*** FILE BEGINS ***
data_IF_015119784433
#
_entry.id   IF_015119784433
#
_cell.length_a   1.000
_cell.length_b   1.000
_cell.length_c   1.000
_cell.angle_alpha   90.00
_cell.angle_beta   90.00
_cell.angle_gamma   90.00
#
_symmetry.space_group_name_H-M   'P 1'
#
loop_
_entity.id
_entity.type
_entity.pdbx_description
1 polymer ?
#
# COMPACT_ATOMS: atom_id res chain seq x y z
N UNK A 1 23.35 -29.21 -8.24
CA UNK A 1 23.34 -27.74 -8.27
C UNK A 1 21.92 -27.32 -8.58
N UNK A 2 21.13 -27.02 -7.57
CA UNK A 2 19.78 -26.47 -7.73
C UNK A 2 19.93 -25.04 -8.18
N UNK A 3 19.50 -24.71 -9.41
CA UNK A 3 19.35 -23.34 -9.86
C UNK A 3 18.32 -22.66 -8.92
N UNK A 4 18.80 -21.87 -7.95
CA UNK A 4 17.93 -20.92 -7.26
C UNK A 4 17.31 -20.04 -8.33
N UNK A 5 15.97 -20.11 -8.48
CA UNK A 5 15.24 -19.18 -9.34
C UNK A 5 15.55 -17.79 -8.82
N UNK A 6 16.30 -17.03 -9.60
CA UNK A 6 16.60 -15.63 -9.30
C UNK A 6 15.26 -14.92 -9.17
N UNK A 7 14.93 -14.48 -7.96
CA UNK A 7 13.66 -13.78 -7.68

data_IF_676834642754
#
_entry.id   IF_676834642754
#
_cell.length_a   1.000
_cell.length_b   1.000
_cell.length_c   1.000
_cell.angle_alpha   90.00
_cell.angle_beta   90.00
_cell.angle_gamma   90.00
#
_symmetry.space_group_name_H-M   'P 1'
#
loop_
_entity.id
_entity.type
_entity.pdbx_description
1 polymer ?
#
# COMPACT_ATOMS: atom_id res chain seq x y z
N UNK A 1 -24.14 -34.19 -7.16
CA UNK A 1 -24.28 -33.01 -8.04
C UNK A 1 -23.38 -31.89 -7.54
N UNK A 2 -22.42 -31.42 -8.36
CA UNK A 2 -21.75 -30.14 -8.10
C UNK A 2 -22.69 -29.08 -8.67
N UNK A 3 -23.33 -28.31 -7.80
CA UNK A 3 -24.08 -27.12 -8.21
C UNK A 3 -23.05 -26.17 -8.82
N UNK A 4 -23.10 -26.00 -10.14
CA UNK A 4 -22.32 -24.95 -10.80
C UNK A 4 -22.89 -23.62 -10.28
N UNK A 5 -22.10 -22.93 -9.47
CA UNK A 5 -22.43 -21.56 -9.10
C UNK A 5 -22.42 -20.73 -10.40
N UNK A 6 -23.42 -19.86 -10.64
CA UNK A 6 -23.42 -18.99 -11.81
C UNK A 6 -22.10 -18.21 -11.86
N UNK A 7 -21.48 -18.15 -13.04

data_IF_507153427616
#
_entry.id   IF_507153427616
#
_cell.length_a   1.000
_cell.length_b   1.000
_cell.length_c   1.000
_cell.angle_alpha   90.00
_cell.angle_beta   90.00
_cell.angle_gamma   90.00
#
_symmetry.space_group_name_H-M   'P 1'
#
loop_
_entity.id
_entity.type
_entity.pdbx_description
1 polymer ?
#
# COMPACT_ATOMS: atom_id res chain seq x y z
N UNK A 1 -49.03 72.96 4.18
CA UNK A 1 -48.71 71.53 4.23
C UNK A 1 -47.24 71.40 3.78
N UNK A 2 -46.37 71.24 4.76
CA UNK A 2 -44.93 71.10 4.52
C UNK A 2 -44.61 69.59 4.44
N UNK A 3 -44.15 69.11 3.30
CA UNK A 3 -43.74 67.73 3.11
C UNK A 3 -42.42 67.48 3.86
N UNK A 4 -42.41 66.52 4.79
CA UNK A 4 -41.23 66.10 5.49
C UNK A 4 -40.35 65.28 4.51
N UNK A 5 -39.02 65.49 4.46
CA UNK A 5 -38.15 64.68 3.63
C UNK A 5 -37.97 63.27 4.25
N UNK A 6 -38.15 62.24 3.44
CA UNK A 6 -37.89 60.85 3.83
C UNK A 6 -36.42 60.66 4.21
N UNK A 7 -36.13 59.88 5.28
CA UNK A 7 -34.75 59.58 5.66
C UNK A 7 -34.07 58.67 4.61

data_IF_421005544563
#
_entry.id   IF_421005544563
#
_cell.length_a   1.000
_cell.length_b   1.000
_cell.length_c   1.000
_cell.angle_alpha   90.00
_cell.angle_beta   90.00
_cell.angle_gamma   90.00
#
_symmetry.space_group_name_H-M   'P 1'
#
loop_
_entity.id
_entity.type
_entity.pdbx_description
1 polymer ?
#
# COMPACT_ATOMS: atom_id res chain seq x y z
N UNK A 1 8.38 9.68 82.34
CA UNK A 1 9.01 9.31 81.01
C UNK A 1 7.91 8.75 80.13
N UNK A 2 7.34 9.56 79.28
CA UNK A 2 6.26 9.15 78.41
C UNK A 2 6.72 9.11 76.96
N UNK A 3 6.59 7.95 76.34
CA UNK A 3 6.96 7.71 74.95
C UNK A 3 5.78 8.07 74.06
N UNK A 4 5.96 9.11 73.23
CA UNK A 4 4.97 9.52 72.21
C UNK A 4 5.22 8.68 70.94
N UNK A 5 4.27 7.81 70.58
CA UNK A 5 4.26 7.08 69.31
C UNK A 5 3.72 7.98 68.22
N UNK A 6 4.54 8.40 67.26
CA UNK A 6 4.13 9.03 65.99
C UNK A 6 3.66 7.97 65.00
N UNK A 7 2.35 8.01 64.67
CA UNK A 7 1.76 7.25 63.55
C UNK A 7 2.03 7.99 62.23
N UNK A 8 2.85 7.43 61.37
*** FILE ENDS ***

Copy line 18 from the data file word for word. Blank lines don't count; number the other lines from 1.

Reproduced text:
1 polymer ?